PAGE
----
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Meaning of “realistic” in the English Dictionary

"realistic" in British English

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realisticadjective

uk   /ˌrɪəˈlɪs.tɪk/ us   /ˌriː.əˈlɪs.tɪk/
B2 accepting things as they are in fact and not making decisions based on unlikely hopes for the future: Let's be realistic (about this) - I just can't afford to pay that much money. It isn't realistic to expect people to work for so little money.
See also
B2 seeming to exist or be happening in fact: The special effects were so realistic.

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(Definition of realistic from the Cambridge Advanced Learner’s Dictionary & Thesaurus © Cambridge University Press)

"realistic" in American English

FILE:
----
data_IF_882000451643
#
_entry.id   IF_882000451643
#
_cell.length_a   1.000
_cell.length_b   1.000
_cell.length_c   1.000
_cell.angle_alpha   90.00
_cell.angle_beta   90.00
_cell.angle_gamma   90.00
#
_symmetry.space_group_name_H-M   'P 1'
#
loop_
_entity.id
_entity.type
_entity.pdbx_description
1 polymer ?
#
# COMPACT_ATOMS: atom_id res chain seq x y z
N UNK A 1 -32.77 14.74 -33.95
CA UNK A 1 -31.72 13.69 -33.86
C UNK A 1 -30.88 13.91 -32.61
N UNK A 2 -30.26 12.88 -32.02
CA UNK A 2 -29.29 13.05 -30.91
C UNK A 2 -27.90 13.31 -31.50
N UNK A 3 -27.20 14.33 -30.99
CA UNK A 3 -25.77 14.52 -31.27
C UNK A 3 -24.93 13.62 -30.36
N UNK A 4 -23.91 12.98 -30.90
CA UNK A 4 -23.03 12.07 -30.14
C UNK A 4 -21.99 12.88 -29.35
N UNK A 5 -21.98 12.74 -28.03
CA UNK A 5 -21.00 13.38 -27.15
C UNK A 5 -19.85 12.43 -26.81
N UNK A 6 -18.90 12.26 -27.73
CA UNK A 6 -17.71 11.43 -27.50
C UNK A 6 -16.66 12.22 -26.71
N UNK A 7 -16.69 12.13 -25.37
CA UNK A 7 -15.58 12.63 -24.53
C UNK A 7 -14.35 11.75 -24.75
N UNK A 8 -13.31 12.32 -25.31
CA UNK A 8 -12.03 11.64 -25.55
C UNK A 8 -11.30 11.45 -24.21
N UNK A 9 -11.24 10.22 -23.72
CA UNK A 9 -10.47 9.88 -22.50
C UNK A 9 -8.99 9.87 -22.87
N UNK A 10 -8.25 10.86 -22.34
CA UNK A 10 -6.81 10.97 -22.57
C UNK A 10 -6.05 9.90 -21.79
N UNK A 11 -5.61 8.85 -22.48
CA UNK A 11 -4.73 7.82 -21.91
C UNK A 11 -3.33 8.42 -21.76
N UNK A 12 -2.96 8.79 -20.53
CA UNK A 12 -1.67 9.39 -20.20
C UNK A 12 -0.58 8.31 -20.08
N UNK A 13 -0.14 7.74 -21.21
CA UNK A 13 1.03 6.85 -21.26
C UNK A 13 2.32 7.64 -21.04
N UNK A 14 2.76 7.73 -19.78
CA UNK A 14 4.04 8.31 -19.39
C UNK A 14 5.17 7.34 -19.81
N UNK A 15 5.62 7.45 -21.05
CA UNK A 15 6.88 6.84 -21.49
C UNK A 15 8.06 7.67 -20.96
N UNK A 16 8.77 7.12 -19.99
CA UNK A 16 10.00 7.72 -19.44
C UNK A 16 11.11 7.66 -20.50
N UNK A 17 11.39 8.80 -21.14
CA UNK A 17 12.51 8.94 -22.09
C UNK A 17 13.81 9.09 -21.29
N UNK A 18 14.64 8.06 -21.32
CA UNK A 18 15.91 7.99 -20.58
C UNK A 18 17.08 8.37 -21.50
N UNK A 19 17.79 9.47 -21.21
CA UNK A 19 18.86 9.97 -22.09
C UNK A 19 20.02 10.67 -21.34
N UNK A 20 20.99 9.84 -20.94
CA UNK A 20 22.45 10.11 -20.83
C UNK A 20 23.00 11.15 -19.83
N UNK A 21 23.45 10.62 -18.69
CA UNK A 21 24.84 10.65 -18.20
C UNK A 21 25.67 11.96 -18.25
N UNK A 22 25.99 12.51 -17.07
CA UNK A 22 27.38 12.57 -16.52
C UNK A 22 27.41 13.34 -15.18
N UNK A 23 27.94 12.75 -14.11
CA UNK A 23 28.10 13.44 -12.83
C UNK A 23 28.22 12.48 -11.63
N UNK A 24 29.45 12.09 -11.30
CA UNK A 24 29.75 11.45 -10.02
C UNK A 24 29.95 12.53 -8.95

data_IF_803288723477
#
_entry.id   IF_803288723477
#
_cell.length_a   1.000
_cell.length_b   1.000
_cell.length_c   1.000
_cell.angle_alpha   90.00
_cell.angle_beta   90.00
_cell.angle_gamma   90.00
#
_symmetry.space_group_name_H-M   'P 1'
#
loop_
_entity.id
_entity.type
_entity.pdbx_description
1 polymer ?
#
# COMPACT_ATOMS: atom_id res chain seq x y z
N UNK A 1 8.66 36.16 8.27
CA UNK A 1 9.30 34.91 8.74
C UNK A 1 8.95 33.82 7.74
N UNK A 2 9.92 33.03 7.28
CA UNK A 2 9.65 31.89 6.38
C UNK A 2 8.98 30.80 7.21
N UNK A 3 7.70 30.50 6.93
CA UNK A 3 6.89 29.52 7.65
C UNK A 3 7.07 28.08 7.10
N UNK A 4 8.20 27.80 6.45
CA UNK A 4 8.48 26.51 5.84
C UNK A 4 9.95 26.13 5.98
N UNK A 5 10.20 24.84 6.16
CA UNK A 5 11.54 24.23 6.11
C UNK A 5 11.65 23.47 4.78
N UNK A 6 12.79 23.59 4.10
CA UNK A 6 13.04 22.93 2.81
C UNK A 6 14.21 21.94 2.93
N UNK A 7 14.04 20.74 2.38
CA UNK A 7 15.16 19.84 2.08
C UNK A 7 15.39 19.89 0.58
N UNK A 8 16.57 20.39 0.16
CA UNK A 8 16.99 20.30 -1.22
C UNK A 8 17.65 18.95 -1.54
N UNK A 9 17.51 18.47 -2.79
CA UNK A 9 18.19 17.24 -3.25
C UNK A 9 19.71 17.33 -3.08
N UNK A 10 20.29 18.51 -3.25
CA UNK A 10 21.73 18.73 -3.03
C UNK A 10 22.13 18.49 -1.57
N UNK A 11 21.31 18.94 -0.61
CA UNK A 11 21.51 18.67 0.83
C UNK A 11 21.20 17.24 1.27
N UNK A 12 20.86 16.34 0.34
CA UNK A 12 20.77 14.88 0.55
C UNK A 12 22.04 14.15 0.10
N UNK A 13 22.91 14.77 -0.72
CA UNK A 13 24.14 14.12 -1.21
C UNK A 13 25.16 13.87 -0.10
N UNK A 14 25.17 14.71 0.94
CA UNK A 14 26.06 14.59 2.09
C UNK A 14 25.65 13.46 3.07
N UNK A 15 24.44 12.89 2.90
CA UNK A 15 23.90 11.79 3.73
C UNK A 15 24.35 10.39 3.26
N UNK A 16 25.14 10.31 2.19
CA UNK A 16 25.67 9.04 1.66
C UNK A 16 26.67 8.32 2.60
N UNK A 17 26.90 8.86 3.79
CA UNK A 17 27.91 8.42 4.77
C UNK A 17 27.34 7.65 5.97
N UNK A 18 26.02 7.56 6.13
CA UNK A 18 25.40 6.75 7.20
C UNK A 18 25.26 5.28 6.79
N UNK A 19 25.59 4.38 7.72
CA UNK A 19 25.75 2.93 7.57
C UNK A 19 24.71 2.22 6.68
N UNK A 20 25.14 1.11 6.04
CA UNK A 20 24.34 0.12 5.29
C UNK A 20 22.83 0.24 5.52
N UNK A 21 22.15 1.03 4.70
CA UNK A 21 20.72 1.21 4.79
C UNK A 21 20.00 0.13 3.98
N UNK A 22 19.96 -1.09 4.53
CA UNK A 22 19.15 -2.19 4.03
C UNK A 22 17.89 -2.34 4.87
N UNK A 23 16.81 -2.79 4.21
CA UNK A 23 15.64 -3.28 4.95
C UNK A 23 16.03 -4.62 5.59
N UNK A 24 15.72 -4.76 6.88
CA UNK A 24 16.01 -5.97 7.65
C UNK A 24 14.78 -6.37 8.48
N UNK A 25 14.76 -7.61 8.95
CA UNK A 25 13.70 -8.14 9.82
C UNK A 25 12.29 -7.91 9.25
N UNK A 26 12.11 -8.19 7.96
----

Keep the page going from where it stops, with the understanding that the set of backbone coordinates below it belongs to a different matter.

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realisticadjective

us   /ˌri·əˈlɪs·tɪk/
having or showing a practical awareness of things as they are: She is realistic about her chances of winning.
Realistic also means appearing to be existing or happening in fact: The scene in the movie where the dinosaur hatches from the egg is incredibly realistic.
realistically
adverb [not gradable] us   /ˌri·əˈlɪs·tɪ·kli/
Realistically, we can’t afford a piano.
(Definition of realistic from the Cambridge Academic Content Dictionary © Cambridge University Press)
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“realistic” in American English

Avoiding common errors with the word enough.
Avoiding common errors with the word enough.
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May 25, 2016
by Liz Walter Enough is a very common word, but it is easy to make mistakes with it. You need to be careful about its position in a sentence, and the prepositions or verb patterns that come after it. I’ll start with the position of enough in the sentence. When we use it with a noun,

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